A Result Of Collective Stupidity

One of the more awesome trends in the industry is that regular cards can have amazing patches. What this means is that you dont need to face astronomical retail type odds to get a team logo or something amazing in terms of a patch. This also means that products like Triple Threads, and other products that rely on contrived scarcity to bolster value, no longer can justify the fact that 1/1s are special in any way from the rest of the product. Right now, more than a giant handful of Topps 1/1 cards are either printing plates or paralleled cards that share nothing more than a different finish on the stock.

Of course, this has led to a major devaluing of the 1/1s, because they arent worth the chase anymore. I can get a Topps Sterling 1/1 and have it look WORSE than the card out of ten. Shouldn’t we just let the cards showcase what makes them special instead of forcing me to stomach a whole product’s worth of cards numbered to 3, even though its really something like 103?

A while ago I said that they should get rid of inserting the print plates into packs, as they are worthless, fugly pieces of scrap metal that are marketed as a chase for people who dont know any better. Im saying now that we should abolish the non-special 1/1s for all non-chrome products. If they want to put a logo on a card and number it 1/1, be my guest, but if they are just going to say the card is arbitrarily a 1/1 because of a different color on the card, a different die cut swatch, or even if there is NOTHING different, I wont support it.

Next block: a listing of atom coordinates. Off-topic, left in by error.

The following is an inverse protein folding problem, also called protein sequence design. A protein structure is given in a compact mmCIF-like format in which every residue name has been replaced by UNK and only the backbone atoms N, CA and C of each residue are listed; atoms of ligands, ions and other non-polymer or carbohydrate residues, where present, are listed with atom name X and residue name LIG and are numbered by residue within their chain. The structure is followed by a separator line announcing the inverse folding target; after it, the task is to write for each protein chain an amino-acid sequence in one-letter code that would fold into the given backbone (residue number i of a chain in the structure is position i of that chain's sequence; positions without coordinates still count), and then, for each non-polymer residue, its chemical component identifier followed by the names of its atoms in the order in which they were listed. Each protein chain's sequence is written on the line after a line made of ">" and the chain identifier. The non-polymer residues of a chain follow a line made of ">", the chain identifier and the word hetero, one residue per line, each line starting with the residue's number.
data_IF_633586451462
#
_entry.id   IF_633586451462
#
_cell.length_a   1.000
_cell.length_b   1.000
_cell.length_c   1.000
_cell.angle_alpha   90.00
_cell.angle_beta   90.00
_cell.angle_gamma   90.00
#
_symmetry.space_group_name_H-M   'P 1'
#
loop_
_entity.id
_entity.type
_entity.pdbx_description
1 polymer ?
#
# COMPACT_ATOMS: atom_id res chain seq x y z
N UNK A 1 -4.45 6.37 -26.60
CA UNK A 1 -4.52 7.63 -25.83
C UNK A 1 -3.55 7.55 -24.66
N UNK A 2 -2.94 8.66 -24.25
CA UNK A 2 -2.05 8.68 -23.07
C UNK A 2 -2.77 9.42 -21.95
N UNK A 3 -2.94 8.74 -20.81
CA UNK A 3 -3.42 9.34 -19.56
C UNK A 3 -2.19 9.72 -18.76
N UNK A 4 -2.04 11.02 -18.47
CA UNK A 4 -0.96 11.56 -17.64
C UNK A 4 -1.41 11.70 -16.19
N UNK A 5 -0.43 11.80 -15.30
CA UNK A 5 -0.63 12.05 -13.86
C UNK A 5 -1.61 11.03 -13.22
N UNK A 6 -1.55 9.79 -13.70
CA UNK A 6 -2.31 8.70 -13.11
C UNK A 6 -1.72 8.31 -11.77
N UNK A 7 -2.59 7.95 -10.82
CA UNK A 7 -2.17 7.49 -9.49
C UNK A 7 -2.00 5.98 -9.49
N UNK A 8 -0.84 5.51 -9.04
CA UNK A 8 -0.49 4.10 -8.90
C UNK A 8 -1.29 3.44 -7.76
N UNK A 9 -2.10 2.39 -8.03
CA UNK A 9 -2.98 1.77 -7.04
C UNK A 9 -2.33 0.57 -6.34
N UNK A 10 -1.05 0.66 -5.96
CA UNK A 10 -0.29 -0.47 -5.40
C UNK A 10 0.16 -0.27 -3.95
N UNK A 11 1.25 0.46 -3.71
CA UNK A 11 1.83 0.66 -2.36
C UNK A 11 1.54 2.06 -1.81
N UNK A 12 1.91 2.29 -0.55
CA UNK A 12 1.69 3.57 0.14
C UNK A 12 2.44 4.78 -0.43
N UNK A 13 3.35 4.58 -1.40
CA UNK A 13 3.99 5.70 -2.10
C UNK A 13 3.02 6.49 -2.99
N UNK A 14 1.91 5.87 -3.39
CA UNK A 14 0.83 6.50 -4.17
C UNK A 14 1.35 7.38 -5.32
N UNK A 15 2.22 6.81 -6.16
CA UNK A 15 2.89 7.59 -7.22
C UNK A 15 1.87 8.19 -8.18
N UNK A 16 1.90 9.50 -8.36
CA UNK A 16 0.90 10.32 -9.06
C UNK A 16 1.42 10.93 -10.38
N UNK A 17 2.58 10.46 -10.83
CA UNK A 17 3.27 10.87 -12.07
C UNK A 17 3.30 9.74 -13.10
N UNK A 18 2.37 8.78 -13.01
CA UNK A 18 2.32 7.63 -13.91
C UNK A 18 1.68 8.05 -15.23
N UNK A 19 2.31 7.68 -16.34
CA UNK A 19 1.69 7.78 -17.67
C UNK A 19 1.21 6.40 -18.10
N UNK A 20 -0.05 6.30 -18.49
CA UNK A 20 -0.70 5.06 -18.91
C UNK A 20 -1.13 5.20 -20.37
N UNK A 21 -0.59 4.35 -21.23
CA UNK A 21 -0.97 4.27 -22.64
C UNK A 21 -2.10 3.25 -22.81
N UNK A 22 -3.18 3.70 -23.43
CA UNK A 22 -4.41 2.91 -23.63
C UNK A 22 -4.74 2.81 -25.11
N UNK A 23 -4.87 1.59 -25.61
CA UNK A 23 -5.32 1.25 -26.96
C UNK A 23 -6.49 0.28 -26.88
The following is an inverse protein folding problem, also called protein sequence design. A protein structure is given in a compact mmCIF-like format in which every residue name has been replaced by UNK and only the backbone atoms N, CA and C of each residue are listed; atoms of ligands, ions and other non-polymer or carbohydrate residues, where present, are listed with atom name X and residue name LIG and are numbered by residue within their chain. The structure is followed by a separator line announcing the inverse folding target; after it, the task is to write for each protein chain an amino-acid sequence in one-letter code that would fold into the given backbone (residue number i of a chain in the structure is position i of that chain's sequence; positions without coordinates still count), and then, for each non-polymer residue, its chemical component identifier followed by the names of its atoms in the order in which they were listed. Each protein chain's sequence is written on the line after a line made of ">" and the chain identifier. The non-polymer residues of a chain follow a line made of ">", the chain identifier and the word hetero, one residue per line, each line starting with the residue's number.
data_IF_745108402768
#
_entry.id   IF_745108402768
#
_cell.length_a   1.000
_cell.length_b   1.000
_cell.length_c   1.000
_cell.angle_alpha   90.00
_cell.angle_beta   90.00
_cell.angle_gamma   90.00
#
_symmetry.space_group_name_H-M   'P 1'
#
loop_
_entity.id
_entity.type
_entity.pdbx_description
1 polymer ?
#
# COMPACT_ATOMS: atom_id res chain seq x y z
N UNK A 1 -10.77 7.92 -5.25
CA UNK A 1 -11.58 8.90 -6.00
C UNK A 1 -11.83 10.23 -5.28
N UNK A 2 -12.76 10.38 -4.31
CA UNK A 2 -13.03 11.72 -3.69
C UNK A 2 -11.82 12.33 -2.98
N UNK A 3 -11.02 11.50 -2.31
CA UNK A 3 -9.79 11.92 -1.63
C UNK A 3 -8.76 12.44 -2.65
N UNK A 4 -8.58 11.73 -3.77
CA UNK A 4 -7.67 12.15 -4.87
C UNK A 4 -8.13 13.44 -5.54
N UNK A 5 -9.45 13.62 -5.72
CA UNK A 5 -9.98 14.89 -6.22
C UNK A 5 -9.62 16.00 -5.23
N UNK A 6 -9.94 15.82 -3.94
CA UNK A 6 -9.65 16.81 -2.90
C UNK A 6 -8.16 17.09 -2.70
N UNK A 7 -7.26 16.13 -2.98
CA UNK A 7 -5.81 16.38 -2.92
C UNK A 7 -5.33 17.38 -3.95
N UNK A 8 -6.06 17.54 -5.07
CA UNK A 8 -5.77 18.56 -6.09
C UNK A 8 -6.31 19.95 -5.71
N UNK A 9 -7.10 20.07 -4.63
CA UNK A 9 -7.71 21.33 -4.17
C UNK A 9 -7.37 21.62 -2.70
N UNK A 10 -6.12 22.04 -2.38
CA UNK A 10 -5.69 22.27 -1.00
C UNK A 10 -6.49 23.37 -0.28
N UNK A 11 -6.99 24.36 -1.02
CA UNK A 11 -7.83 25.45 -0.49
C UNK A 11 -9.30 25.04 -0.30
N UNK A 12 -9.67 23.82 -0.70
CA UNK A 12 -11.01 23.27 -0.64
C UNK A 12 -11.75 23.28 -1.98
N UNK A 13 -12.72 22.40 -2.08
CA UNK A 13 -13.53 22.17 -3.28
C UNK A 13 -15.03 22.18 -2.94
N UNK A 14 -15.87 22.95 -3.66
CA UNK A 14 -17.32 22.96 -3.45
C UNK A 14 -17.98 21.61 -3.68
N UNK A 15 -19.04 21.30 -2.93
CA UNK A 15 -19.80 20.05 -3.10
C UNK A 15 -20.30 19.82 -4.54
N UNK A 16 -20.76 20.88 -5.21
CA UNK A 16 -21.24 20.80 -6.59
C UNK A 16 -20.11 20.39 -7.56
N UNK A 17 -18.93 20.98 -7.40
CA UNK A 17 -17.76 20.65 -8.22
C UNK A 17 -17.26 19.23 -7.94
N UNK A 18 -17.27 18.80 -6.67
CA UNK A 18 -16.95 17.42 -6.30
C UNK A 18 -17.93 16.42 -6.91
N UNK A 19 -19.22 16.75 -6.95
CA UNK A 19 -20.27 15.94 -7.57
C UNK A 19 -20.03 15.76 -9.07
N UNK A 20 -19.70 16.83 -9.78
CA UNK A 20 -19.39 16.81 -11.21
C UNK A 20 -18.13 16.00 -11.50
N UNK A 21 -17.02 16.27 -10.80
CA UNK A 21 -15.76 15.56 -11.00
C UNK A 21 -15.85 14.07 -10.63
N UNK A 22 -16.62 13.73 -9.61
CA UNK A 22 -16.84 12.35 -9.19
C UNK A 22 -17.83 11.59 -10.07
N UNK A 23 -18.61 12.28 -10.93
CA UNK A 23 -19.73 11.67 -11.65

Parallels are ridiculous in this hobby and I think that Topps high end and Donini mid and low end are the worst possible offenders. Donini parallels each SUBSET card at least fifteen times, you have the regular, numbered parallel, jersey parallel, second lower numbered parallel, auto parallel, etc, etc. That sucks, there is no reason to do this at all, other than accounting for laziness in filling the needs of a product.

Im now a supporter of letting the card’s features speak for themselves. If you get a great looking card with a ridiculous patch, it should be worth more because of that, not because its numbered to 7 or whatever. If you get an auto’ed version of a card rather than a regular one, that should be the reason that its worth more, not because its red rather than green.

Its become apparent that this hobby has thrived on greed and ego for many, many years. Someone needs to feel good that they have the ONLY ONE of that one card, someone has to know EXACTLY how many of a said card there are, they need to be the biggest shit out there. No longer are we focused on buying the cards we like or the cards that make us happy, we have to have the most of the rare, the most of the special, and we need parallels to tell us that we do. That is crap.

This fact has allowed the manufacturers to exploit our need to feel special by numbering things lower and lower, yet in reality just letting design quality slip so that the number on the card is the only thing we care about. Look at Upper Deck SP Authentic Baseball, there is so much confusion over the numbering on the letters, that people have literally freaked out. Upper Deck makes it worse by numbering each letter rather than the total number of autos to make the cards seem rarer, and we eat it up. Is your signed G numbered to 5 different than my signed G numbered to 25? NO! Its the same fucking card with lower numbering.

Ill give you this, the collective stupidity of the normal people in this hobby will prevent any semblance of a different hobby from ever surfacing. Collectors are generally so fucking stupid, that companies are even forced use numbering as a way to deter fakes. How absurd is that? People cannot survive in this industry without it BLATANTLY spelled out for them, no one is capable of thinking for themselves. This is why jersey cards have become so overdone, and why parallels are everywhere, because the idiots shit themselves with anticipation over whatever is the latest marketing ploy. It would be one thing if they were clever, but really these ploys are always mind numbingly stale.

It may be a problem in every industry, mainly because Americans are intrinsically stupid, but I get the aura of simpletons more from sports cards than from any other consumer group I follow.

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